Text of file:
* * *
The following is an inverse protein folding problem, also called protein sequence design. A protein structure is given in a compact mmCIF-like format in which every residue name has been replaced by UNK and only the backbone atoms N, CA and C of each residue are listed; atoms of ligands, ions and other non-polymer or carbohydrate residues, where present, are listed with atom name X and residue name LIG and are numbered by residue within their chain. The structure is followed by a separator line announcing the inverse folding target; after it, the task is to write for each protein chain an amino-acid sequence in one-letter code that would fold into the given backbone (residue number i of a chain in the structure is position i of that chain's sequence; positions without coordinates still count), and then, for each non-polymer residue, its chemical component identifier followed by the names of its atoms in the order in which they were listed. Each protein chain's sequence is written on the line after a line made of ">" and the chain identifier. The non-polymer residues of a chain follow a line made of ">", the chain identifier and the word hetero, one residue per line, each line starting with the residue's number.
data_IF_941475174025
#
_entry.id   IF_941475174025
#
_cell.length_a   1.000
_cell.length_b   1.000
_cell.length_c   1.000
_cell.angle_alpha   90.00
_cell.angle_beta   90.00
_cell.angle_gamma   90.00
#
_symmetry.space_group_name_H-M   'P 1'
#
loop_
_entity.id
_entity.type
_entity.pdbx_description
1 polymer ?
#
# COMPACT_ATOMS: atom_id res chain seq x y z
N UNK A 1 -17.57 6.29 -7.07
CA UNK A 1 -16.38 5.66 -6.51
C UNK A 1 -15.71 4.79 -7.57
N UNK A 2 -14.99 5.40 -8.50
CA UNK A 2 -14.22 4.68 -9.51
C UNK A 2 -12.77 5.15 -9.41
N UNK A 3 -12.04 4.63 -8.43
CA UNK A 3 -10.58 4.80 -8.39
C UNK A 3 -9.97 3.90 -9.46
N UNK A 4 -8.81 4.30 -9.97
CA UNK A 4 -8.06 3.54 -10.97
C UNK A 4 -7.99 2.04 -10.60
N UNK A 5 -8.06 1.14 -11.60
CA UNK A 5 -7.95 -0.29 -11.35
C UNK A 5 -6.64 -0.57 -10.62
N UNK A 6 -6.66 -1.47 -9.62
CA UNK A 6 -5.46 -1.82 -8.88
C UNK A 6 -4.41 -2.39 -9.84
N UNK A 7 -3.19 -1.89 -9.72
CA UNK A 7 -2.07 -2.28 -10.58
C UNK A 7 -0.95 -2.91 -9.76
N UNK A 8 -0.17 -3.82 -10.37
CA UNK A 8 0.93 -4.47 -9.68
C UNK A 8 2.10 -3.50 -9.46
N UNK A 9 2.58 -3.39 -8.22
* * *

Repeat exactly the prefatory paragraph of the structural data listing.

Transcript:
The following is an inverse protein folding problem, also called protein sequence design. A protein structure is given in a compact mmCIF-like format in which every residue name has been replaced by UNK and only the backbone atoms N, CA and C of each residue are listed; atoms of ligands, ions and other non-polymer or carbohydrate residues, where present, are listed with atom name X and residue name LIG and are numbered by residue within their chain. The structure is followed by a separator line announcing the inverse folding target; after it, the task is to write for each protein chain an amino-acid sequence in one-letter code that would fold into the given backbone (residue number i of a chain in the structure is position i of that chain's sequence; positions without coordinates still count), and then, for each non-polymer residue, its chemical component identifier followed by the names of its atoms in the order in which they were listed. Each protein chain's sequence is written on the line after a line made of ">" and the chain identifier. The non-polymer residues of a chain follow a line made of ">", the chain identifier and the word hetero, one residue per line, each line starting with the residue's number.